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Life Histories of the Dobe !Kung: Food, Fatness, and Well-being over the Life-span (Origins of Human Behavior and Culture) Paperback – May 6, 2010
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"Life Histories of the Dobe !Kung is an enormous achievement, confirming what can be done with unique archival data in the right hands."--Melvin Konner"American Scientist" (01/01/2011)
"The volume is full of stimulating information."--Jane B. Lancaster"Journal Of Anthropological Research" (06/27/2011)
"A detailed and engaging analysis of nutritional and demographic data on !Kung foragers from the Kalahari desert in Southern Africa."--Jon Holtzman"Gastronomica" (12/01/2011)
"A very rewarding book . . . her findings are likely to prove very stimulating to the field."--Jonathan C. K. Wells"Human Nature" (09/28/2011)
The volume is full of stimulating information. --Jane B. Lancaster"Journal Of Anthropological Research" (06/27/2011)"
A detailed and engaging analysis of nutritional and demographic data on !Kung foragers from the Kalahari desert in Southern Africa. --Jon Holtzman"Gastronomica" (12/01/2011)"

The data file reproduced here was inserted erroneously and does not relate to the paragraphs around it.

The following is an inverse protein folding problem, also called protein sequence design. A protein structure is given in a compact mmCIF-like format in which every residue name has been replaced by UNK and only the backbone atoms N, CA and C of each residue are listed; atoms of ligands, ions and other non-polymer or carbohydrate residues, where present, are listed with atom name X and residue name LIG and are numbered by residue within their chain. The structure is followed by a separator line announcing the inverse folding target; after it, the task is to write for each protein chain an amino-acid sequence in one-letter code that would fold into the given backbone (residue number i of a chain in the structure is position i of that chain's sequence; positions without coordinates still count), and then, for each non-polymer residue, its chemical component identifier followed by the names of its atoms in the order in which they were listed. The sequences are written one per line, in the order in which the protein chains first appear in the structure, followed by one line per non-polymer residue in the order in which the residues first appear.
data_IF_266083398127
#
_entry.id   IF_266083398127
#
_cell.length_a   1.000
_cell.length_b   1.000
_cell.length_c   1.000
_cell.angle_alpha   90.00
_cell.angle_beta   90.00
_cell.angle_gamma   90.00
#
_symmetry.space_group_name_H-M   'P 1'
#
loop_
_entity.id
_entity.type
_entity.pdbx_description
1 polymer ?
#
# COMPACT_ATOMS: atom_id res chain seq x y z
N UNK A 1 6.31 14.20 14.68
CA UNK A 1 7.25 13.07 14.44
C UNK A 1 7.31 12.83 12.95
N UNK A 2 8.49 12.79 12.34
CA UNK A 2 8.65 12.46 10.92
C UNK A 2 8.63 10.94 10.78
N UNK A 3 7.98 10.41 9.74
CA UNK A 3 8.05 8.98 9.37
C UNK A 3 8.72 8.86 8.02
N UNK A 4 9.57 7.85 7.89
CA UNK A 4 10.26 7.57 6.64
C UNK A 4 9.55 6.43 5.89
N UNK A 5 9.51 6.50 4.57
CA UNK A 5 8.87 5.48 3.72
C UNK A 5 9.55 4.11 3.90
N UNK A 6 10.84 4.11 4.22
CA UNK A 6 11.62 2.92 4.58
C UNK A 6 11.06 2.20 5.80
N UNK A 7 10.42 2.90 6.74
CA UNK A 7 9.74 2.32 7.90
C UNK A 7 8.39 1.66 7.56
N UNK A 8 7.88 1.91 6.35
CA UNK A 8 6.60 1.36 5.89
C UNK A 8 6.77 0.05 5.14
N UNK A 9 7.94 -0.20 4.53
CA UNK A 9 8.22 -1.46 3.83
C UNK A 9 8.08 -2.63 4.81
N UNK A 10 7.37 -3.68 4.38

A very rewarding book . . . her findings are likely to prove very stimulating to the field. --Jonathan C. K. Wells"Human Nature" (09/28/2011)"
From the Inside Flap
"Nancy Howell's book on the Demography of the Dobe !Kung became an anthropological classic, the first in-depth analysis of the population structures and life histories of a foraging society. Three decades later, Howell returns to her initial data set to ask new questions inspired by Life History Theory. In the process she examines how variations in group composition impact the well-being of !Kung children, revealing that sharing is not just with one's closest relatives."Sarah Blaffer Hrdy, author of Mothers and Others: The Evolutionary Origins of Mutual Understanding
"This is a unique, scholarly book that reads like a detective novel. Howell uses demographic, anthropometric, and foraging data on the !Kung hunter-gatherers of Southern Africa to investigate what explains variation in the nutritional well-being of their children. Each chapter builds on the previous one, and through a process of elimination brings us closer to the answers, which are often surprising. Along the way, we see how food sharing is necessary to explain the peculiar elements of human life history."Frank Marlowe, author of The Hadza: Hunter-Gatherers of Tanzania
Top Customer Reviews
Also, while I wanted to not be distracted by the fact that all the data she was referring to were from the 1960s, and hence, a group of Dobe !Kung that do not actually exist anymore in the same sense as in the 1960s when the data was collected, I found I could not.
But I can believe if this is your research interest, it could be quite informative. It is just not really a popular science book.